This article explains what closed captions are, and how to use them on Twitch.
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Twitch users are now able to follow the conversation on stream thanks to a Live Closed Captions service on Twitch-produced content. Whether you have a hearing impairment or just want to squeeze a little Twitch into your library study session, you will not miss out on Twitch-produced content when listening to the audio is not an option.
Live Closed Captions on Twitch are typed live (very quickly!) by a professional stenographer hired to cover Twitch events such as Twitch Weekly and some stage events at TwitchCon. Captions are written as they are said so that nothing is missed. You can also adjust caption size, color, placement, and other settings to improve visibility for each user and each stream. Your settings will be saved and used to display captions any time they are available on a stream or if you re-watch a Past Broadcast from a stream that was captioned.
Captions elsewhere on Twitch can be provided by broadcasters who are able to transmit caption files embedded in their streams or via their broadcast encoders.
As a broadcaster, if you want to offer captions to your audience, you will need to transmit caption files in an accepted format embedded in your stream, or alongside your stream, through your broadcast encoder.
The Live Closed Captions system on Twitch accepts captions in line 21 CEA-708/EIA-608 format and in CC1 NTSC field 1.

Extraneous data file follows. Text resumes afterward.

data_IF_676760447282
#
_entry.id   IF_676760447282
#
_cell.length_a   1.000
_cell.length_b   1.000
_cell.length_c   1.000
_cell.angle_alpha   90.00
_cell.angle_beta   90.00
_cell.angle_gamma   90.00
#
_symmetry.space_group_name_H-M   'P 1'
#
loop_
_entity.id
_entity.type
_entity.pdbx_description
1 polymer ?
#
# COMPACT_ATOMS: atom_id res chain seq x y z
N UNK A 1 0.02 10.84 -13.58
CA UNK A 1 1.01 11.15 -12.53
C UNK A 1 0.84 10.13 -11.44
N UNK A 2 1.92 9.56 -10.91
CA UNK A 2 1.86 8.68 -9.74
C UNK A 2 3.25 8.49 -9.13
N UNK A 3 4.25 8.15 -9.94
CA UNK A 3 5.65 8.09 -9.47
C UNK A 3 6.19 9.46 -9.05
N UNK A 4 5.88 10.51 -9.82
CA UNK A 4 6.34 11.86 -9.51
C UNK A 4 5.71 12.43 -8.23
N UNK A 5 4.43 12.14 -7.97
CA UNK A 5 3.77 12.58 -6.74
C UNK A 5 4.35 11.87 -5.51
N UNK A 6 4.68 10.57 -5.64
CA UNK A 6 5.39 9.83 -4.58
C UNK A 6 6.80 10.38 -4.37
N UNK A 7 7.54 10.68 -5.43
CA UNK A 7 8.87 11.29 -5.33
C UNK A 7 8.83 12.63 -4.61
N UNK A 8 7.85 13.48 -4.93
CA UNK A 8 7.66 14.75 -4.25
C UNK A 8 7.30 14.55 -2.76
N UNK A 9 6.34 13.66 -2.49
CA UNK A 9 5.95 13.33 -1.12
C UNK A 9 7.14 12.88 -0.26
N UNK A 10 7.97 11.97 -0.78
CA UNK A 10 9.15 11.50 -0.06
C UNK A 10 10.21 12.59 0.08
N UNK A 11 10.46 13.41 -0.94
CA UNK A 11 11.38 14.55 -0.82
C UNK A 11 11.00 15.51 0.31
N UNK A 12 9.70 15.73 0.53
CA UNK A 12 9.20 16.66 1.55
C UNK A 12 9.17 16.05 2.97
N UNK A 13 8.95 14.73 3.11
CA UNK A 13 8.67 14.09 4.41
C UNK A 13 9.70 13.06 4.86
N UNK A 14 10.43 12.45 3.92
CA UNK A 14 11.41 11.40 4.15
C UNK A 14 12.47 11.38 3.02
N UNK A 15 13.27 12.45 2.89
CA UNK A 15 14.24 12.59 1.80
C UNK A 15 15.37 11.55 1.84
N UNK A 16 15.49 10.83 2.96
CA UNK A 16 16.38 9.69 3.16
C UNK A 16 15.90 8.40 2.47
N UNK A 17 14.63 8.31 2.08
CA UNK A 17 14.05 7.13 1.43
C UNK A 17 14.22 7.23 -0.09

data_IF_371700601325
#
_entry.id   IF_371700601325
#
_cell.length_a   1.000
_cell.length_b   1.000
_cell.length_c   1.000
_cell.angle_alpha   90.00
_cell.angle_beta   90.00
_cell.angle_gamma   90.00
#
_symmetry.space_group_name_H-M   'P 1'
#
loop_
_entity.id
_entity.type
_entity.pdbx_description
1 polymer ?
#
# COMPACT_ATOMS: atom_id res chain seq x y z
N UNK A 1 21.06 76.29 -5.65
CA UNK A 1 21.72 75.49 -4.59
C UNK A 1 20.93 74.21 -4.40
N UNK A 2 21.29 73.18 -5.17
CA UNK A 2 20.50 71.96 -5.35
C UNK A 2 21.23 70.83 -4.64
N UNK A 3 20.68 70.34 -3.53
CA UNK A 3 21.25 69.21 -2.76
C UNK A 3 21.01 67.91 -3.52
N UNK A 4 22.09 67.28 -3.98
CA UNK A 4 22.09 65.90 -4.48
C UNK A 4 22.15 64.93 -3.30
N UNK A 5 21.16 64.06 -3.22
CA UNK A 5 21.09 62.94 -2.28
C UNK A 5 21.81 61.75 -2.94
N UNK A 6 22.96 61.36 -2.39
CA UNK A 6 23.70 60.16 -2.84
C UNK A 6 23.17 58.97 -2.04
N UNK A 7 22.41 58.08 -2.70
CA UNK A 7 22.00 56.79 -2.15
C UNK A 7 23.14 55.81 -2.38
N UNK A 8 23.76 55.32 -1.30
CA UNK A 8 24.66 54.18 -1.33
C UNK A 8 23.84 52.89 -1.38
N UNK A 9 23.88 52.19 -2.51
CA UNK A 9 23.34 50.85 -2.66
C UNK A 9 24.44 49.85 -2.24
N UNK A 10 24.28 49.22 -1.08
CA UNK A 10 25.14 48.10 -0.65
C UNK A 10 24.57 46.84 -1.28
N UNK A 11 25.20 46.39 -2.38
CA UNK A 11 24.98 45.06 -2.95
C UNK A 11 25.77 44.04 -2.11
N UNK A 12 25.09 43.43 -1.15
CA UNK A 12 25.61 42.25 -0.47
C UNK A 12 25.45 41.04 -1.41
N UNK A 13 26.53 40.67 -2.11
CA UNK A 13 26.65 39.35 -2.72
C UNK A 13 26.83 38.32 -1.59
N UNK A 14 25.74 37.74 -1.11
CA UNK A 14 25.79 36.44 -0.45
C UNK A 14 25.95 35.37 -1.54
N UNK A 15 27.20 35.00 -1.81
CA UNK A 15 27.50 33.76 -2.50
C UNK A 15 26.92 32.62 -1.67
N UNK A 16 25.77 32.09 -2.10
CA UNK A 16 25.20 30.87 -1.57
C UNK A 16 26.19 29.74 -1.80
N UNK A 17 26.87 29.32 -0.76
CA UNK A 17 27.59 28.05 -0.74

Keep in mind: you are responsible for all content that appears on your broadcast, including captioned content. Using the Closed Captions system in a manner that violates Twitch’s Community Guidelines or Terms of Service may result in a suspension of your Twitch account.
Captions may be transmitted using one of the following methods:
CEA-708/EIA-608 embedded in the video elementary stream as described in ATSC A/72 (SEI user_data). This format is common among television broadcast encoders.
CEA-708/EIA-608 transmitted via RTMP onCaptionInfo script/AMF0 tag. This format is common among Internet broadcast encoders and media servers such as Elemental Technologies and Wowza.
When transmitting via RTMP, the payload must contain an ECMA Array with two element pairs:
A string named "type" containing the characters "708"
A string named "data" that contains a base64 encoded CEA-708/EIA-608 payload
Q: How do I know if a stream or video has captions?
A: When captions are available on a live stream or video, you will see a “CC” button that lets you turn captions on or off.
Q: What channels will be sure to have Closed Captioning?
A: As of September 9, 2016, ‘Twitch Weekly’, a show about all things Twitch, will air with live captions every Friday at 1 PM PT / 4PM ET on an ongoing basis. As well, the live stream from the Kappa Theater at TwitchCon 2016, September 30 - October 2, will also air with live captions.
Q: Do I have to update my settings every time a stream has captions?
A: No. Once you turn captions on or off or adjust the display settings, your preference will be saved for the next time you watch content that supports captions.
Q: Why do you call them “Closed Captions” are there “Open Captions”?
A: Yes! In short, Open Captions are always visible to viewers, but Closed Captions can be turned on or off. We want to give viewers the choice to use captions or turn them off whenever they are available.